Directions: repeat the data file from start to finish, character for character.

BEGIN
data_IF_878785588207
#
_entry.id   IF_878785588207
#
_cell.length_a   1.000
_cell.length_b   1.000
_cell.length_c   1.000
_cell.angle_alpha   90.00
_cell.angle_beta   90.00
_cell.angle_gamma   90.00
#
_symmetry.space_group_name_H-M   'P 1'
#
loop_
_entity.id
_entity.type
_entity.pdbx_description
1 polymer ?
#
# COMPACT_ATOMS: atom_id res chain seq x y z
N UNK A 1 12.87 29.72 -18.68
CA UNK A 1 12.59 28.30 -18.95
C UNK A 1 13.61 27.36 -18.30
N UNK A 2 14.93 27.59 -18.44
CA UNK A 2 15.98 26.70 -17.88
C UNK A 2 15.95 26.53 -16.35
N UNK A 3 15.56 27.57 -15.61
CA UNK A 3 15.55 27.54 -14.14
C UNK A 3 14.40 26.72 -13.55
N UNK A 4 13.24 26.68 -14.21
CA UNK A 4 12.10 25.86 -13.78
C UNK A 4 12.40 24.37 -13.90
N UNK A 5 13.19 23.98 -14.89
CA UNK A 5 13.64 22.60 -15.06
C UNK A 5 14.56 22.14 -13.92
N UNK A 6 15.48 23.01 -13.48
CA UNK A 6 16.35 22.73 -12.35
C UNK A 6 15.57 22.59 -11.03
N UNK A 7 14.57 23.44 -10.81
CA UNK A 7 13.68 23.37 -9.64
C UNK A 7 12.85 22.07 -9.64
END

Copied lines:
data_IF_878785588207
#
_entry.id   IF_878785588207
#
_cell.length_a   1.000
_cell.length_b   1.000
_cell.length_c   1.000
_cell.angle_alpha   90.00
_cell.angle_beta   90.00
_cell.angle_gamma   90.00
#
_symmetry.space_group_name_H-M   'P 1'
#
loop_
_entity.id
_entity.type
_entity.pdbx_description
1 polymer ?
#
# COMPACT_ATOMS: atom_id res chain seq x y z
N UNK A 1 12.87 29.72 -18.68
CA UNK A 1 12.59 28.30 -18.95
C UNK A 1 13.61 27.36 -18.30
N UNK A 2 14.93 27.59 -18.44
CA UNK A 2 15.98 26.70 -17.88
C UNK A 2 15.95 26.53 -16.35
N UNK A 3 15.56 27.57 -15.61
CA UNK A 3 15.55 27.54 -14.14
C UNK A 3 14.40 26.72 -13.55
N UNK A 4 13.24 26.68 -14.21
CA UNK A 4 12.10 25.86 -13.78
C UNK A 4 12.40 24.37 -13.90
N UNK A 5 13.19 23.98 -14.89
CA UNK A 5 13.64 22.60 -15.06
C UNK A 5 14.56 22.14 -13.92
N UNK A 6 15.48 23.01 -13.48
CA UNK A 6 16.35 22.73 -12.35
C UNK A 6 15.57 22.59 -11.03
N UNK A 7 14.57 23.44 -10.81
CA UNK A 7 13.68 23.37 -9.64
C UNK A 7 12.85 22.07 -9.64